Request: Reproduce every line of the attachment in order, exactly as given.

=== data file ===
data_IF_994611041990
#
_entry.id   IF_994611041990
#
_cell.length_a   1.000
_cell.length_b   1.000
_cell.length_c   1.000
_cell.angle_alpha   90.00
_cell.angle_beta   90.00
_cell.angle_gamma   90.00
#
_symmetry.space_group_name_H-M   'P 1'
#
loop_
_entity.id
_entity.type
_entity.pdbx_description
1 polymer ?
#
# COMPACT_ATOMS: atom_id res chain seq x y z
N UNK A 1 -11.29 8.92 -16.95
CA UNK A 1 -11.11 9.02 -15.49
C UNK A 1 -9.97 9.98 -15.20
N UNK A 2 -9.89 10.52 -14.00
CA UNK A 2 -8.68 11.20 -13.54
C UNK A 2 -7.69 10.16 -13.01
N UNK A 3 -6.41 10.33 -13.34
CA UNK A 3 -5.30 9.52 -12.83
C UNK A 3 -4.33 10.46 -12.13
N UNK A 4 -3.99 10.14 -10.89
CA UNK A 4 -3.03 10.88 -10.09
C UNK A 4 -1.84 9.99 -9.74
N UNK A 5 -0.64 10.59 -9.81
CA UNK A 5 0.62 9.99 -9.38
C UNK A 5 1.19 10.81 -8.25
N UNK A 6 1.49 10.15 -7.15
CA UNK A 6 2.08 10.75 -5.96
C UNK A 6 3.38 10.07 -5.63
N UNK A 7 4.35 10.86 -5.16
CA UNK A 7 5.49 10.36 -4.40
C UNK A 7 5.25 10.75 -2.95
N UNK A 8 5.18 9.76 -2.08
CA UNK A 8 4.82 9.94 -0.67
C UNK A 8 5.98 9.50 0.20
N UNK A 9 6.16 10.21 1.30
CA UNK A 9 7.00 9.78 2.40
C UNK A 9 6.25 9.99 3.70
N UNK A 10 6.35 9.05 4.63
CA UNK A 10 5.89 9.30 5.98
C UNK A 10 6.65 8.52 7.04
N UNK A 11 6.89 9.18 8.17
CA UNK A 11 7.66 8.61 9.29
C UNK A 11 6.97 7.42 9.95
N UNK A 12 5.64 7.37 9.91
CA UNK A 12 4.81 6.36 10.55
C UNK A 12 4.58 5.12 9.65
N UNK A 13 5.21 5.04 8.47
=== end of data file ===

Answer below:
data_IF_994611041990
#
_entry.id   IF_994611041990
#
_cell.length_a   1.000
_cell.length_b   1.000
_cell.length_c   1.000
_cell.angle_alpha   90.00
_cell.angle_beta   90.00
_cell.angle_gamma   90.00
#
_symmetry.space_group_name_H-M   'P 1'
#
loop_
_entity.id
_entity.type
_entity.pdbx_description
1 polymer ?
#
# COMPACT_ATOMS: atom_id res chain seq x y z
N UNK A 1 -11.29 8.92 -16.95
CA UNK A 1 -11.11 9.02 -15.49
C UNK A 1 -9.97 9.98 -15.20
N UNK A 2 -9.89 10.52 -14.00
CA UNK A 2 -8.68 11.20 -13.54
C UNK A 2 -7.69 10.16 -13.01
N UNK A 3 -6.41 10.33 -13.34
CA UNK A 3 -5.30 9.52 -12.83
C UNK A 3 -4.33 10.46 -12.13
N UNK A 4 -3.99 10.14 -10.89
CA UNK A 4 -3.03 10.88 -10.09
C UNK A 4 -1.84 9.99 -9.74
N UNK A 5 -0.64 10.59 -9.81
CA UNK A 5 0.62 9.99 -9.38
C UNK A 5 1.19 10.81 -8.25
N UNK A 6 1.49 10.15 -7.15
CA UNK A 6 2.08 10.75 -5.96
C UNK A 6 3.38 10.07 -5.63
N UNK A 7 4.35 10.86 -5.16
CA UNK A 7 5.49 10.36 -4.40
C UNK A 7 5.25 10.75 -2.95
N UNK A 8 5.18 9.76 -2.08
CA UNK A 8 4.82 9.94 -0.67
C UNK A 8 5.98 9.50 0.20
N UNK A 9 6.16 10.21 1.30
CA UNK A 9 7.00 9.78 2.40
C UNK A 9 6.25 9.99 3.70
N UNK A 10 6.35 9.05 4.63
CA UNK A 10 5.89 9.30 5.98
C UNK A 10 6.65 8.52 7.04
N UNK A 11 6.89 9.18 8.17
CA UNK A 11 7.66 8.61 9.29
C UNK A 11 6.97 7.42 9.95
N UNK A 12 5.64 7.37 9.91
CA UNK A 12 4.81 6.36 10.55
C UNK A 12 4.58 5.12 9.65
N UNK A 13 5.21 5.04 8.47